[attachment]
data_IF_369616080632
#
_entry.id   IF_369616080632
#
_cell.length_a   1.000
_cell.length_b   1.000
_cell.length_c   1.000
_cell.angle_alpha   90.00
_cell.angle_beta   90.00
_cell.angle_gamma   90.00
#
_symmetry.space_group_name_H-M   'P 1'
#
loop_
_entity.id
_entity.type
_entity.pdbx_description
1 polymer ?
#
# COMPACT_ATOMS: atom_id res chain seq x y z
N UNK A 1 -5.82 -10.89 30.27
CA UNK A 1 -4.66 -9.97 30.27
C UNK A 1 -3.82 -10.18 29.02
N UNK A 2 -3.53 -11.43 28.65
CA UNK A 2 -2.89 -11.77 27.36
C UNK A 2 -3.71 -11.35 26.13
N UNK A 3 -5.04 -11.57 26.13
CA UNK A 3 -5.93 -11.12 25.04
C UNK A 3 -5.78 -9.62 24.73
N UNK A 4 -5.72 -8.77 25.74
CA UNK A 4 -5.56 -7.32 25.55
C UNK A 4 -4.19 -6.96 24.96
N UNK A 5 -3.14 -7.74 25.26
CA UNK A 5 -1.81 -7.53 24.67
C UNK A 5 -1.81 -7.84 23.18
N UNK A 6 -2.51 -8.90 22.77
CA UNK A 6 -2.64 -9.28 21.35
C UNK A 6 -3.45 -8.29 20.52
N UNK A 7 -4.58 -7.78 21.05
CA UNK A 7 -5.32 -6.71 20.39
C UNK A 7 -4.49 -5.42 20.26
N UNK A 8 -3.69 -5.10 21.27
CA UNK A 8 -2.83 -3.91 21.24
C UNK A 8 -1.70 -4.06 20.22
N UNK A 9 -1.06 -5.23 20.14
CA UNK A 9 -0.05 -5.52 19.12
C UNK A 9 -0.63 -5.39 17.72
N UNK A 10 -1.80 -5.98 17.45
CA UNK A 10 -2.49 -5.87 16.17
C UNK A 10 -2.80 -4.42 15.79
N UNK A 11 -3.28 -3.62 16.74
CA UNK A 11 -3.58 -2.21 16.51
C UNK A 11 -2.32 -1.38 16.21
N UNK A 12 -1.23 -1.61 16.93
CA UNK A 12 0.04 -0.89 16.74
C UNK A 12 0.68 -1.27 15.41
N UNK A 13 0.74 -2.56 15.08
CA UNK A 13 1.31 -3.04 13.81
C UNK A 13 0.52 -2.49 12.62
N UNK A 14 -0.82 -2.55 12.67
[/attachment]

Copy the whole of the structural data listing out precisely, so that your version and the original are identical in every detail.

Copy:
data_IF_369616080632
#
_entry.id   IF_369616080632
#
_cell.length_a   1.000
_cell.length_b   1.000
_cell.length_c   1.000
_cell.angle_alpha   90.00
_cell.angle_beta   90.00
_cell.angle_gamma   90.00
#
_symmetry.space_group_name_H-M   'P 1'
#
loop_
_entity.id
_entity.type
_entity.pdbx_description
1 polymer ?
#
# COMPACT_ATOMS: atom_id res chain seq x y z
N UNK A 1 -5.82 -10.89 30.27
CA UNK A 1 -4.66 -9.97 30.27
C UNK A 1 -3.82 -10.18 29.02
N UNK A 2 -3.53 -11.43 28.65
CA UNK A 2 -2.89 -11.77 27.36
C UNK A 2 -3.71 -11.35 26.13
N UNK A 3 -5.04 -11.57 26.13
CA UNK A 3 -5.93 -11.12 25.04
C UNK A 3 -5.78 -9.62 24.73
N UNK A 4 -5.72 -8.77 25.74
CA UNK A 4 -5.56 -7.32 25.55
C UNK A 4 -4.19 -6.96 24.96
N UNK A 5 -3.14 -7.74 25.26
CA UNK A 5 -1.81 -7.53 24.67
C UNK A 5 -1.81 -7.84 23.18
N UNK A 6 -2.51 -8.90 22.77
CA UNK A 6 -2.64 -9.28 21.35
C UNK A 6 -3.45 -8.29 20.52
N UNK A 7 -4.58 -7.78 21.05
CA UNK A 7 -5.32 -6.71 20.39
C UNK A 7 -4.49 -5.42 20.26
N UNK A 8 -3.69 -5.10 21.27
CA UNK A 8 -2.83 -3.91 21.24
C UNK A 8 -1.70 -4.06 20.22
N UNK A 9 -1.06 -5.23 20.14
CA UNK A 9 -0.05 -5.52 19.12
C UNK A 9 -0.63 -5.39 17.72
N UNK A 10 -1.80 -5.98 17.45
CA UNK A 10 -2.49 -5.87 16.17
C UNK A 10 -2.80 -4.42 15.79
N UNK A 11 -3.28 -3.62 16.74
CA UNK A 11 -3.58 -2.21 16.51
C UNK A 11 -2.32 -1.38 16.21
N UNK A 12 -1.23 -1.61 16.93
CA UNK A 12 0.04 -0.89 16.74
C UNK A 12 0.68 -1.27 15.41
N UNK A 13 0.74 -2.56 15.08
CA UNK A 13 1.31 -3.04 13.81
C UNK A 13 0.52 -2.49 12.62
N UNK A 14 -0.82 -2.55 12.67